Laboratory for Computational Sensing and Robotics
Department of Computer Science
Johns Hopkins University
The advent of computer-integrated surgery technologies such as the Intuitive Surgical da Vinci system has created new opportunities to record quantitative motion and video data of the surgical workspace, This data can be used to create descriptive mathematical models to represent and analyze surgical training and performance. These models can then form the basis for evaluating and training surgeons, producing quantitative measures of surgical proficiency, automatically annotating surgical recordings, and providing data for a variety of other applications in medical informatics.
In developing mathematical models to recognize and evaluate surgical dexterity, we must first investigate the underlying structure in surgical motion. We hypothesize that motion during a surgery is not a random set of gestures but a deliberate sequence of gestures, each with its own surgical intent. We will present the results of our investigation of the existence of structure in surgical motion. During our research, we made no assumptions about the construct of the structure. We borrowed techniques and ideas from computer vision, image processing, speech processing, language theory, machine learning and statistical analysis to help in our investigation. Our focus was on the analyses of fundamental surgical tasks, such as suturing, knot tying and needle hoop passing, across varying surgical skill levels.
Based on what we have learned, we are now developing motion-planning and control methods for human-machine cooperative task performance in complex domains such as robotic minimally invasive surgery (RMIS). The RMIS domain poses numerous significant challenges for which current motion-planning and control approaches are not well-suited, such as (i) dealing with a complex environment; (ii) solving tasks that involve numerous subtasks, each subtask requiring complex motions which are determined by physical constraints that are neither simple to elicit nor to model; and (iii) determining when and how to transition from one subtask to another as dictated by the overall task.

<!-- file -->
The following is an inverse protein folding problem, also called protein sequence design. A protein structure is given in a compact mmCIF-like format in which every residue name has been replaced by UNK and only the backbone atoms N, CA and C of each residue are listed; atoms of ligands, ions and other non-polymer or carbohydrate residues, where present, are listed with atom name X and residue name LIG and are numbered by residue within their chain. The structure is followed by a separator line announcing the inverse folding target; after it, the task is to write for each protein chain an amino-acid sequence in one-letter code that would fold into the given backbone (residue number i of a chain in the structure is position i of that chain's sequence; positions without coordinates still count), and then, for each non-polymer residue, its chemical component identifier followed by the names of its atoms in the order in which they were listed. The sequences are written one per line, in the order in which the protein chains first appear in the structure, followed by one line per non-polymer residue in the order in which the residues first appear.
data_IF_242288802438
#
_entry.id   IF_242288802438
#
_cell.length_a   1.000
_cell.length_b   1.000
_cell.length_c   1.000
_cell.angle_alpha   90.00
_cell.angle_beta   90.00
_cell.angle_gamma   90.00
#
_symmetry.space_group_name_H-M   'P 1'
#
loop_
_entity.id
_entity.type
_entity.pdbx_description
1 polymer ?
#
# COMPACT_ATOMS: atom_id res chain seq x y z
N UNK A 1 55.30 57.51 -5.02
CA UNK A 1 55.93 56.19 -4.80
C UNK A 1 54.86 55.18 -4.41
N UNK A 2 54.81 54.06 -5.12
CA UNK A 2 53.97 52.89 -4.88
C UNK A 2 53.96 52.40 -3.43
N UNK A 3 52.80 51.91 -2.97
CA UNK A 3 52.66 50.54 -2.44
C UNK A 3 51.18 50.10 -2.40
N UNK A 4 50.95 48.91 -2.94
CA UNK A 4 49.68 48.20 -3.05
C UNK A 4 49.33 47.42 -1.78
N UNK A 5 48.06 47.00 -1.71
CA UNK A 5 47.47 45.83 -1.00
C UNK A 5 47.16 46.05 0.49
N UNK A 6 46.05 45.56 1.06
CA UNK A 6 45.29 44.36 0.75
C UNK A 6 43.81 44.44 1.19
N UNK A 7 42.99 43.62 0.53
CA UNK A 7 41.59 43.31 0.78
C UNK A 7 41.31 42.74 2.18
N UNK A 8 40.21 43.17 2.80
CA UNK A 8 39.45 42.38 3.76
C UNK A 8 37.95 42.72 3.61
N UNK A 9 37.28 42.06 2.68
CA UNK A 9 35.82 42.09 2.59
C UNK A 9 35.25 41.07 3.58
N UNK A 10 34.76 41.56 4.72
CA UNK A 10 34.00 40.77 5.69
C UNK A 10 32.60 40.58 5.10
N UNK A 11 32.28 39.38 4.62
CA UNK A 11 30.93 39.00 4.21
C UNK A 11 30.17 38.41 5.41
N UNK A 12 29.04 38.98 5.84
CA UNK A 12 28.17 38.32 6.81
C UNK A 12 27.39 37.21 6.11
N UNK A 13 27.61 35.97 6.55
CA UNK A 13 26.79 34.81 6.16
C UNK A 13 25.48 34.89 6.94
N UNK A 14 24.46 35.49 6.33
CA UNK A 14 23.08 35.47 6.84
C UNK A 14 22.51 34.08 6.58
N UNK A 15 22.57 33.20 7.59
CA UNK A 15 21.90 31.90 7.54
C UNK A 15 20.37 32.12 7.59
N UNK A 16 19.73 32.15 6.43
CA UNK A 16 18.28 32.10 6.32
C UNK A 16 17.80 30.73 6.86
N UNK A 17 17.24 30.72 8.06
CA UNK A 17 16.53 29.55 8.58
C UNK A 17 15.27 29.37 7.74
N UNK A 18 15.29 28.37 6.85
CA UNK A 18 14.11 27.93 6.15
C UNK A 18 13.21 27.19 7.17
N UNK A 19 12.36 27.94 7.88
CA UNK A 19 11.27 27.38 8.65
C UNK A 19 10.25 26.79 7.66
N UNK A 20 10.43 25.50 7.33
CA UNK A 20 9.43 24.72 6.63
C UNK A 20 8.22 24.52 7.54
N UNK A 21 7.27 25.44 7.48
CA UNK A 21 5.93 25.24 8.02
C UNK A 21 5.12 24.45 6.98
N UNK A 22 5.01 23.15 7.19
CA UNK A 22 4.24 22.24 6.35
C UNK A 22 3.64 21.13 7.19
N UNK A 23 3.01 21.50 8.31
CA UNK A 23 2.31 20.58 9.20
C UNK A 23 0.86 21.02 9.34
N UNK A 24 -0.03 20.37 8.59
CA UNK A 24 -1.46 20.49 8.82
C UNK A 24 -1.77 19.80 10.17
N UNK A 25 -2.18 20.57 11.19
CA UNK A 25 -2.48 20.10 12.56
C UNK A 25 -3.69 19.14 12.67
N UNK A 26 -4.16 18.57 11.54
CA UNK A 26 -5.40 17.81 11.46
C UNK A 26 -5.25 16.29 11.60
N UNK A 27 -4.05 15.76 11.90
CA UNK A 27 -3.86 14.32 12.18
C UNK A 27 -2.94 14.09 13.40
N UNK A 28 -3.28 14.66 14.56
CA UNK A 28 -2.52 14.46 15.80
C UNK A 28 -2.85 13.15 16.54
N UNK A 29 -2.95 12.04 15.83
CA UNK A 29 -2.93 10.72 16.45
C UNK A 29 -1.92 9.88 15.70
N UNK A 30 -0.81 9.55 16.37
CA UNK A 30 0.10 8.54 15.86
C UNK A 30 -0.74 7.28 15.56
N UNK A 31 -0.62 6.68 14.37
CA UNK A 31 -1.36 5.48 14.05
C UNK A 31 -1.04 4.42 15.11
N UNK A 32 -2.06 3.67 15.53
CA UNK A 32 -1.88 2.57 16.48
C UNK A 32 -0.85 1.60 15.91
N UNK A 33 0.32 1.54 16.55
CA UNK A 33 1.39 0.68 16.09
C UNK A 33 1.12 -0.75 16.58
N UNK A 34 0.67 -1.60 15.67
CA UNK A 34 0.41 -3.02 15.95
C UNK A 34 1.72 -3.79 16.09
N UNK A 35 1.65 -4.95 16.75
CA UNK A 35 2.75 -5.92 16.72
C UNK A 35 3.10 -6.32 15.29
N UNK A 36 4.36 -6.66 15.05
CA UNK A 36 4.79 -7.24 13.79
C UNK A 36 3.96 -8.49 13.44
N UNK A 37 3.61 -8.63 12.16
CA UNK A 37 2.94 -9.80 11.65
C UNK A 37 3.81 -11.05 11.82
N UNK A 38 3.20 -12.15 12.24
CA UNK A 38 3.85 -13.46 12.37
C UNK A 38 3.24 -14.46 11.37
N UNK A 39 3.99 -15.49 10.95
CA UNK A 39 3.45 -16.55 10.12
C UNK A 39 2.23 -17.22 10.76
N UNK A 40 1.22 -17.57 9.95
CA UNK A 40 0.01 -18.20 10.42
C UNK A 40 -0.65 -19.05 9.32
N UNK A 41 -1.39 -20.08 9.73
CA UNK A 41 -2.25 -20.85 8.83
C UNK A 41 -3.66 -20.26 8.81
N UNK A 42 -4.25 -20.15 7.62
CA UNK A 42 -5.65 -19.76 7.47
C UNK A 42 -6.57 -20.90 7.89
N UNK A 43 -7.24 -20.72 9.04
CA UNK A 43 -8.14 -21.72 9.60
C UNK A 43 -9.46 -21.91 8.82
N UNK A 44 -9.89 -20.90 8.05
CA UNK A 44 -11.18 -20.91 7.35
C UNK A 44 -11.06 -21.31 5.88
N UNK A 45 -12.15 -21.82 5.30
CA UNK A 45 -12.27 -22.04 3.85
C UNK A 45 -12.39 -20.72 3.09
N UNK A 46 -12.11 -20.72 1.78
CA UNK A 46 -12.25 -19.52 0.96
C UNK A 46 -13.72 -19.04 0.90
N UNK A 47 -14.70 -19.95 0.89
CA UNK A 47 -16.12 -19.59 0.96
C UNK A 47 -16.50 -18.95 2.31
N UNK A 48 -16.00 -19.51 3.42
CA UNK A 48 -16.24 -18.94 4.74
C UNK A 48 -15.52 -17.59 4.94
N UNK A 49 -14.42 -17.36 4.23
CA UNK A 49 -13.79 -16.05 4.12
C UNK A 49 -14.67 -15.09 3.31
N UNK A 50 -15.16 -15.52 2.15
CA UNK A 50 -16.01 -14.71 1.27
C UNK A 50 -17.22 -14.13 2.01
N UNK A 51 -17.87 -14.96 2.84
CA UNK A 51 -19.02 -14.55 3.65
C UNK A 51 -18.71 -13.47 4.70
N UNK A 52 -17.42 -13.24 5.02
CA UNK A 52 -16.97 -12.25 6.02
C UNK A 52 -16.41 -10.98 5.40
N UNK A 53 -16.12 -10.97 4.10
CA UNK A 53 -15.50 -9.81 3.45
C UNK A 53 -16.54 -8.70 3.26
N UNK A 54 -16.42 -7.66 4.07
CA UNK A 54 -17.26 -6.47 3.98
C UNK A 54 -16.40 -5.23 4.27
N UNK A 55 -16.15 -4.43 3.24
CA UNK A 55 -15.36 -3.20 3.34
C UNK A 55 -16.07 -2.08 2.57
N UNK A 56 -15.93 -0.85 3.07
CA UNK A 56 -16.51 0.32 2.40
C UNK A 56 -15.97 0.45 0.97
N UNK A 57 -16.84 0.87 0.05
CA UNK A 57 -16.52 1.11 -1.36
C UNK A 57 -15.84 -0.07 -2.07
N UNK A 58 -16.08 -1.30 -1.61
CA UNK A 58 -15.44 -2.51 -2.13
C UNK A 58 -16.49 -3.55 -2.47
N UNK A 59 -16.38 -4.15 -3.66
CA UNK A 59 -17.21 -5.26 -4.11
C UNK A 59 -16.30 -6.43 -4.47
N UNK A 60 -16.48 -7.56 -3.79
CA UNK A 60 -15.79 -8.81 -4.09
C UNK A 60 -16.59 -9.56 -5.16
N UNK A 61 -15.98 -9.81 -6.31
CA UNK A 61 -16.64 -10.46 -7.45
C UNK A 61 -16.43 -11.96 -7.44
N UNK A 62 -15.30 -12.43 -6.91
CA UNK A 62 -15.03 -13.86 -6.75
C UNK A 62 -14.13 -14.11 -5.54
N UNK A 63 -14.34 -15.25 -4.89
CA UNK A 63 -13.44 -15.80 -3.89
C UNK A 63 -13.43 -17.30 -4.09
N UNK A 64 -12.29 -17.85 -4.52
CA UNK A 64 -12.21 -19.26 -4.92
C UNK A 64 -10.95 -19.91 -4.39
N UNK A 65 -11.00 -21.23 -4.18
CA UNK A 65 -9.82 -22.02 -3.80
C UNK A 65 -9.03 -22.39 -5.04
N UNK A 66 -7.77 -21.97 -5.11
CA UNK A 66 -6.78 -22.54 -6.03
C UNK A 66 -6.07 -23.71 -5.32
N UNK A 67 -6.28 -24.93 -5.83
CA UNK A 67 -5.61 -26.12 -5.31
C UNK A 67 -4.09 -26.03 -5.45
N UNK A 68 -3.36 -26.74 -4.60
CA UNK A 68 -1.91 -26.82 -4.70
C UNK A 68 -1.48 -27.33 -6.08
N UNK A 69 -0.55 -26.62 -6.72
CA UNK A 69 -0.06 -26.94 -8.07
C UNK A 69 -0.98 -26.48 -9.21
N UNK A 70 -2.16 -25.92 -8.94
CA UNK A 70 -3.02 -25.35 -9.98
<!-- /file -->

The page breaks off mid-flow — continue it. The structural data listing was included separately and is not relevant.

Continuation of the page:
To address these challenges, our motion-planning approach takes advantage of learned models of human surgical performance. As noted above, we have successfully trained time series models such as Hidden Markov Models and Gaussian Mixture Models on data recorded from expert surgeons. Our motion-planning approach uses these prior motion models as "hints" for enhancing the effectiveness of motion planning. As the motion planner selectively explores the space of feasible motions, the motion models suggest (i) when to transition from one subtask to another, and (ii) what motions might be appropriate to accomplish a particular subtask. In this way, by using the expert models as a guide, the motion planner can focus the search in a smaller subspace and make significant progress in further advancing the exploration. Simulation experiments on suturing tasks commonly used to train novice surgeons provide promising initial validation, demonstrating the capabilities and efficiency of the approach. We are also integrating motion planning with low-level controllers in order to automatically execute the planned motions by the da Vinci system.
*This abstract describes collaborative work with Sanjeev Khudanpur, Rene Vidal, and Rajesh Kumar, Dr. David Yuh, Dr. Grace Chen, Erion Plaku, Nicolas Padoy, Carol Reiley, Henry Lin, Balakrishnan Varadarajan
Intuitive Surgical da Vinci system at Hackerman Hall.